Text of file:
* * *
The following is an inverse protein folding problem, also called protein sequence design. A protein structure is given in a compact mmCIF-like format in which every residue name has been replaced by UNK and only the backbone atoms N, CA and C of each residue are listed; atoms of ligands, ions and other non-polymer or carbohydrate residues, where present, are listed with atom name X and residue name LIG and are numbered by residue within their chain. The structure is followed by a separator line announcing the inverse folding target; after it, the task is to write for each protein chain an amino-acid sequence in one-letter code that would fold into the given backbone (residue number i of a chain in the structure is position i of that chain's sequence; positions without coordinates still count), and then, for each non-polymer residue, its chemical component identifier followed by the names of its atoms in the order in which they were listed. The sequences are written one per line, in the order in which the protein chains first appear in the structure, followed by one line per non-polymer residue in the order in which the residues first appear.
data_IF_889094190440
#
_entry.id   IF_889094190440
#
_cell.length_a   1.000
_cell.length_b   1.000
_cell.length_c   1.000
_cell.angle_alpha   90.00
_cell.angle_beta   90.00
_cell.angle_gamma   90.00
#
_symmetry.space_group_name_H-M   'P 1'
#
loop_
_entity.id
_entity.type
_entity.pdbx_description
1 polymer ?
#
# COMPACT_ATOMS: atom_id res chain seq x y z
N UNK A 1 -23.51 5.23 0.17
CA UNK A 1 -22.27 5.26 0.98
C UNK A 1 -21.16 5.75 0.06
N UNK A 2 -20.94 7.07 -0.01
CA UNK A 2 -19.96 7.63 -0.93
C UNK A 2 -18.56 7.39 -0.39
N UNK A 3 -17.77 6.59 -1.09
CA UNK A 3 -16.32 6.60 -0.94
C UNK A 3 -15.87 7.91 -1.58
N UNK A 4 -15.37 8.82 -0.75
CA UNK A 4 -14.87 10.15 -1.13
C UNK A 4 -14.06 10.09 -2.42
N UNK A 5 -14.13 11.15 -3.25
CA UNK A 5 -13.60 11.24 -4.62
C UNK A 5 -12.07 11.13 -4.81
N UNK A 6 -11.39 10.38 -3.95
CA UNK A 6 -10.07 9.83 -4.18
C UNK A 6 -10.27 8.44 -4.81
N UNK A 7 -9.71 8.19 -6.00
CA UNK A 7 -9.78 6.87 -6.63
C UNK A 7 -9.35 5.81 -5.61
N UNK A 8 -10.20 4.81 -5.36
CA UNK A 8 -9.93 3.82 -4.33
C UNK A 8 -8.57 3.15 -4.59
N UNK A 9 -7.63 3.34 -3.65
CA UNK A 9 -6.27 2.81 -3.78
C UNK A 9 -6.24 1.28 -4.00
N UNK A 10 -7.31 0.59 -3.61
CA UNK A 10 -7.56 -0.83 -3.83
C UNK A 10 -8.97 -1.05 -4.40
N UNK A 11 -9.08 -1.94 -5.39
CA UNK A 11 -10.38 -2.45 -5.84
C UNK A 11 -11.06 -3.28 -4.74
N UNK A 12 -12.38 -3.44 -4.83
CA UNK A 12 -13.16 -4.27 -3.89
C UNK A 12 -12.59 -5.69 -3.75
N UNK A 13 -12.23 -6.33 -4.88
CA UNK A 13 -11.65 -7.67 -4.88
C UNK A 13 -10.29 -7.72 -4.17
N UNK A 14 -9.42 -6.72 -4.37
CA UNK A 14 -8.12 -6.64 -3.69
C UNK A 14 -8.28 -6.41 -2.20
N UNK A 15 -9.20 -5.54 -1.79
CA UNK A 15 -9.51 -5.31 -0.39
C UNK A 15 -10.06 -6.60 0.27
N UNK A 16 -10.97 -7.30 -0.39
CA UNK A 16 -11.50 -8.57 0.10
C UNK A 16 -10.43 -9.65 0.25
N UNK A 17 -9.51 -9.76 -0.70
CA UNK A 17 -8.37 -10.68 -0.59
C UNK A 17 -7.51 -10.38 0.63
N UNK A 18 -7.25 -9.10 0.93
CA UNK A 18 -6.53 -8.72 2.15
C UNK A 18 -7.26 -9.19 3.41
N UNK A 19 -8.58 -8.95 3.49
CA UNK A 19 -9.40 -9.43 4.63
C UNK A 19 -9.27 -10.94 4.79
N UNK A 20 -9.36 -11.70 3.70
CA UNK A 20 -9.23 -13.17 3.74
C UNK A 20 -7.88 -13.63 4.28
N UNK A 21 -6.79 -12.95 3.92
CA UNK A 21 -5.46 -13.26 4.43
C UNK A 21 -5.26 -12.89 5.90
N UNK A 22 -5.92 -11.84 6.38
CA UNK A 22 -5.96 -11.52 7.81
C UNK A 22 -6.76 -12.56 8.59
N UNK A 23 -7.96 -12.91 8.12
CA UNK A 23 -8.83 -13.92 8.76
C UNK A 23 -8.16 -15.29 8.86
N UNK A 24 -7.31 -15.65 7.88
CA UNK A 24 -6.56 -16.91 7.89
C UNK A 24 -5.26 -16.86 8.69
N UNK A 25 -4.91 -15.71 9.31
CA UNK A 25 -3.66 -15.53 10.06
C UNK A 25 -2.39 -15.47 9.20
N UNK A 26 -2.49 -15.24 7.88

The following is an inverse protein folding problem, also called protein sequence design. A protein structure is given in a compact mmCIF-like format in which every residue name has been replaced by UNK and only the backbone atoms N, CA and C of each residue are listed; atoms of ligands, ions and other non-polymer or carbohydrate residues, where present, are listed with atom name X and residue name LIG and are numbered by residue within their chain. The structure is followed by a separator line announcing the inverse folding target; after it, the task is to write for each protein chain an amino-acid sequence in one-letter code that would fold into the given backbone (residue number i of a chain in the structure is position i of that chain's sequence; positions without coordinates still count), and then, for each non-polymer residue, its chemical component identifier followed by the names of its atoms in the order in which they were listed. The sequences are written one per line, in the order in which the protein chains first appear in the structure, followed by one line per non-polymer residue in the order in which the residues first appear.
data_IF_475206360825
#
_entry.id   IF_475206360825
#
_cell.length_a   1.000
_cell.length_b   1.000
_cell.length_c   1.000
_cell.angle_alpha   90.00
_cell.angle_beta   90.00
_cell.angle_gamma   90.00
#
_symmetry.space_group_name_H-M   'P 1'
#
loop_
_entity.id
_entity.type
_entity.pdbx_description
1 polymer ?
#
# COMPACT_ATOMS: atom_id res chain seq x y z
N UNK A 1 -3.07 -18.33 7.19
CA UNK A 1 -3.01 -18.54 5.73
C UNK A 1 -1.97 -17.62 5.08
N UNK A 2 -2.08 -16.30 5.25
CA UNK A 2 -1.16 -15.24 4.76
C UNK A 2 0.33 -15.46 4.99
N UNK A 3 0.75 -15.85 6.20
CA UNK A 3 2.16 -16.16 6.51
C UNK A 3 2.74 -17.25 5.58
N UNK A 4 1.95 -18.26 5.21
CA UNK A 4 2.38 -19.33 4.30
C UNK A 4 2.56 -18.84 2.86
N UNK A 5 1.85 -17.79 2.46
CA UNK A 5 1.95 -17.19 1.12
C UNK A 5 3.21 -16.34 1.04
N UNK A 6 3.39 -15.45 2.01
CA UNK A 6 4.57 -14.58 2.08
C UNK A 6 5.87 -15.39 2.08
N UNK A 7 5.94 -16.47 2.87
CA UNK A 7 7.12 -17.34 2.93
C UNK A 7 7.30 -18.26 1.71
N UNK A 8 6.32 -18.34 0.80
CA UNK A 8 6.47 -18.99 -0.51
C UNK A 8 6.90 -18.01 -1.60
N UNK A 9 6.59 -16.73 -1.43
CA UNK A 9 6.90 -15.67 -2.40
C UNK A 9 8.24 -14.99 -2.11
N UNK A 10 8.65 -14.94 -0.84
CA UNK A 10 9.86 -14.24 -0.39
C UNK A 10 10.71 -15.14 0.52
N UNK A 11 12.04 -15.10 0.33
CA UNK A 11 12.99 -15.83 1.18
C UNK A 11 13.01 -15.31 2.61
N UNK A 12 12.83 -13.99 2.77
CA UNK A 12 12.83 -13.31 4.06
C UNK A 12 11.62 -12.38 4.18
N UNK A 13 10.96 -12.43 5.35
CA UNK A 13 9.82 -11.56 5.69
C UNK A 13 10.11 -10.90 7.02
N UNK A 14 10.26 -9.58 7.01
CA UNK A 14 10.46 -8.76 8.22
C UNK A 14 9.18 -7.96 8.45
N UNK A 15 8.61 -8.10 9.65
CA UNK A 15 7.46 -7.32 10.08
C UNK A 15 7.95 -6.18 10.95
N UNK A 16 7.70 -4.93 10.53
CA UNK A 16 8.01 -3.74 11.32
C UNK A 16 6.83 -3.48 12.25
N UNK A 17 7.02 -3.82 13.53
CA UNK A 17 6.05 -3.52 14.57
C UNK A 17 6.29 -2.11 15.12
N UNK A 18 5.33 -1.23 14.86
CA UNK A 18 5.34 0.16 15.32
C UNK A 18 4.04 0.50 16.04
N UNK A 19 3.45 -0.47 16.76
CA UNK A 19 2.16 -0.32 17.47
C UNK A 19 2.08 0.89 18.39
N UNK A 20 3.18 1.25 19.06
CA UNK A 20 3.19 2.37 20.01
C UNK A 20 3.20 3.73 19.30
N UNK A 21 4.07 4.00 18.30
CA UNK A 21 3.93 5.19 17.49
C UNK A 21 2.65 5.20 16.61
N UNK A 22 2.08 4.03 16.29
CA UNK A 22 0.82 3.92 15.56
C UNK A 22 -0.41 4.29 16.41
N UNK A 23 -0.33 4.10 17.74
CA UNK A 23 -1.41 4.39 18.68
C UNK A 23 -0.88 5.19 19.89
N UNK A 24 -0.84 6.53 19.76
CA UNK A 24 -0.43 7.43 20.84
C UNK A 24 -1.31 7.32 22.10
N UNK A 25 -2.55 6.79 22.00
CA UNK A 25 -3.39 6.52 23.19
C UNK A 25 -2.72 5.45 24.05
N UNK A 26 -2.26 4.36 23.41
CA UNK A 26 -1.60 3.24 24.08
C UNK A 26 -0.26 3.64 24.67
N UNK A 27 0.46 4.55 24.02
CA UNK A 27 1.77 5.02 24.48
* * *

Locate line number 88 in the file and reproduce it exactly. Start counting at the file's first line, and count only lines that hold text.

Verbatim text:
N UNK A 23 -7.96 -12.91 8.12